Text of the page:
Searching for the right contractor for this West Hall installation, the Mitsubishi Electric rep contacted Randy Scholnick, director of sales for Sirius Mechanical, Moreno Valley, CA. Sirius had recently installed a similar Mitsubishi Electric system at the Kappa Kappa Gamma (KKG) sorority house, University of Southern California, Los Angeles. The KKG installation was a retrofit of an existing dormitory, so it made complete sense for Sirius to get the nod for the West Hall system installation. “We liked the challenge of taking an existing building like West Hall and retrofitting the Mitsubishi Electric VRF zoning system,” Scholnick said. “What makes this superior to other VRF zoning systems is that it is a true two-pipe system, versus a competitor’s hybrid two-pipe/three-pipe approach, or especially a four-pipe system. Installations take less time and less labor, which translates into lower costs.

“For another thing, the VRF zoning system allows for refrigerant line flexibility, remote locating of outdoor heat pumps, and individualized zone control with fancoils in each room able to switch simultaneously from cooling to heating. For aesthetic reasons, the Mitsubishi Electric wall-mounted fancoils are stylish in comparison with the competitors’ indoor units,” he explained.

Scholnick further explained that VRF zoning systems are ideal for old, historic, or legacy buildings that were designed and built long before the invention of air conditioning. In contrast, VAV systems still require ductwork from the fancoils into their zones, which can be quite a distance from the cooling and heating source. Wall-mounted VRF zoning systems eliminate ductwork and operate at higher efficiencies because the fan coils are in the room they’re controlling. Even the ducted fancoils that are installed in chases in each dorm room require almost no ductwork. When a contractor trades refrigerant lines for ductwork, efficiencies increase dramatically.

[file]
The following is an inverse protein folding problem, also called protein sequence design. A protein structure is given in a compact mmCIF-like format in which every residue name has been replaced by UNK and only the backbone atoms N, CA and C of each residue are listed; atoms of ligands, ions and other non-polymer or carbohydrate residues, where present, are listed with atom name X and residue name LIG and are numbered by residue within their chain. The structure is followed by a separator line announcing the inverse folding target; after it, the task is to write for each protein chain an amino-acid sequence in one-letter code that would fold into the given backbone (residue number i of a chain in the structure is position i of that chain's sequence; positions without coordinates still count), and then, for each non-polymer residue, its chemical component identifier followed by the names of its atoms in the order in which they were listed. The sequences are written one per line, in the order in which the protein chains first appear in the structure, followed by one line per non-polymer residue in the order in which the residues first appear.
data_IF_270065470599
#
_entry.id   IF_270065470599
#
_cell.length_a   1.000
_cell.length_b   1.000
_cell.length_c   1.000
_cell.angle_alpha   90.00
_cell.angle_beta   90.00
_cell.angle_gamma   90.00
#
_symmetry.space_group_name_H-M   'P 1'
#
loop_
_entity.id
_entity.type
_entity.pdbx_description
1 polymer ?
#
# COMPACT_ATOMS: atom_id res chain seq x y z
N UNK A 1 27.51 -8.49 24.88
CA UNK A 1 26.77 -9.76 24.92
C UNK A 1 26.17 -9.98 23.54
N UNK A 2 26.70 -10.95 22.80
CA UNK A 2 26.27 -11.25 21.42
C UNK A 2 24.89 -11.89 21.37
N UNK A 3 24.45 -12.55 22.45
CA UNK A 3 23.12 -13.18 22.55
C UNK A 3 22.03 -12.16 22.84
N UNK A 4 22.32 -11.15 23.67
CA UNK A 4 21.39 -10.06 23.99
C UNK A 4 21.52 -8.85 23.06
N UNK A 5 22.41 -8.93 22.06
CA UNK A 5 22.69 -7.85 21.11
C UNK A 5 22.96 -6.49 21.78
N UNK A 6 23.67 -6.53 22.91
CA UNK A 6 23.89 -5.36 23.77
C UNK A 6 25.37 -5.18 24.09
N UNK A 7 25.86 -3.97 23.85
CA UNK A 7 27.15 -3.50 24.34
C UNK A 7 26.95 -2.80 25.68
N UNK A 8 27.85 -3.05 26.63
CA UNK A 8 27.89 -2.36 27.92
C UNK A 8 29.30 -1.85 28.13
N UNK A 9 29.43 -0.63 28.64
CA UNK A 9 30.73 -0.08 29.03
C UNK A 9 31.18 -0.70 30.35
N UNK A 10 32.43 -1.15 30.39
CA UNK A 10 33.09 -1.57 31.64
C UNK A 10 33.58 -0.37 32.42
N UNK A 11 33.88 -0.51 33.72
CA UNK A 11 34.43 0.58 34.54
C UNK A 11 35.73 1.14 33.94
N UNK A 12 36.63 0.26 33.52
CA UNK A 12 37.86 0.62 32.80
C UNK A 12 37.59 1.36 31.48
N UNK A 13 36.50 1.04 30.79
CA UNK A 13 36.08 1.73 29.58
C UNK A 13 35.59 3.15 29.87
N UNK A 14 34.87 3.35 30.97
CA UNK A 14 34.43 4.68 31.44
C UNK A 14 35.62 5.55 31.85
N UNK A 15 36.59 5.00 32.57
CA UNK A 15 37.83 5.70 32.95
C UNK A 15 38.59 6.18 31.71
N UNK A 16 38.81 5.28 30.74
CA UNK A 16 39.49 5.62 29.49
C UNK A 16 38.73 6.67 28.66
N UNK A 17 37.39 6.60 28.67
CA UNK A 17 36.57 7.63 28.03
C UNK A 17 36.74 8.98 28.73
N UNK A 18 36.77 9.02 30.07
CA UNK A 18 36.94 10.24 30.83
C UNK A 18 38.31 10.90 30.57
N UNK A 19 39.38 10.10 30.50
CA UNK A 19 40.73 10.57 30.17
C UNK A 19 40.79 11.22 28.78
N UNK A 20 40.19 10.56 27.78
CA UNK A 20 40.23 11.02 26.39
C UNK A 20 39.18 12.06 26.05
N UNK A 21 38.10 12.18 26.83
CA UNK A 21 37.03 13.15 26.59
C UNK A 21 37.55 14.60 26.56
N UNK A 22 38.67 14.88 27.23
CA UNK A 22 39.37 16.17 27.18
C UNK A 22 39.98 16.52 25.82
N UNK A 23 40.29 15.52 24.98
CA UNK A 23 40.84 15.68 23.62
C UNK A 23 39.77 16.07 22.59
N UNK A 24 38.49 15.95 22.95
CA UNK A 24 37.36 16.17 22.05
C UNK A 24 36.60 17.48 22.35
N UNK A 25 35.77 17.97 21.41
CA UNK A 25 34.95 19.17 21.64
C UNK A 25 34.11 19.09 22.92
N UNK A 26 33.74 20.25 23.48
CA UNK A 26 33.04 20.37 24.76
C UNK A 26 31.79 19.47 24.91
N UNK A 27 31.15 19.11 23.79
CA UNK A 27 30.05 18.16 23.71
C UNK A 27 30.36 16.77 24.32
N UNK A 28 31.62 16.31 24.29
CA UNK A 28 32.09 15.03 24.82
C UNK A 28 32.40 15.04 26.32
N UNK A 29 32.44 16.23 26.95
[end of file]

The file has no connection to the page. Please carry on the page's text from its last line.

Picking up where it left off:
“For more than 50 years, the eight residence halls at Harvey Mudd College had no air conditioning systems to provide comfort to our more than 750 students, most of whom board on campus,” said David Dower, assistant vice president, planning and construction, Harvey Mudd College.

The college installed the first Mitsubishi Electric system in the oldest residence hall, West Hall, in August 2007. Installation at the Mildred E. Mudd Hall (East Hall) followed in August 2008, with installation at the North Hall occurring the following year.

“In the course of these last four years, we have received rave reviews from students in each of the three dormitories — they all like the individual room controls,” continued Dower. “The equipment was easy to install in our 50-yr-old buildings, and the systems have performed well. We are quite delighted with all these benefits, which have provided a great return on our investment.” ES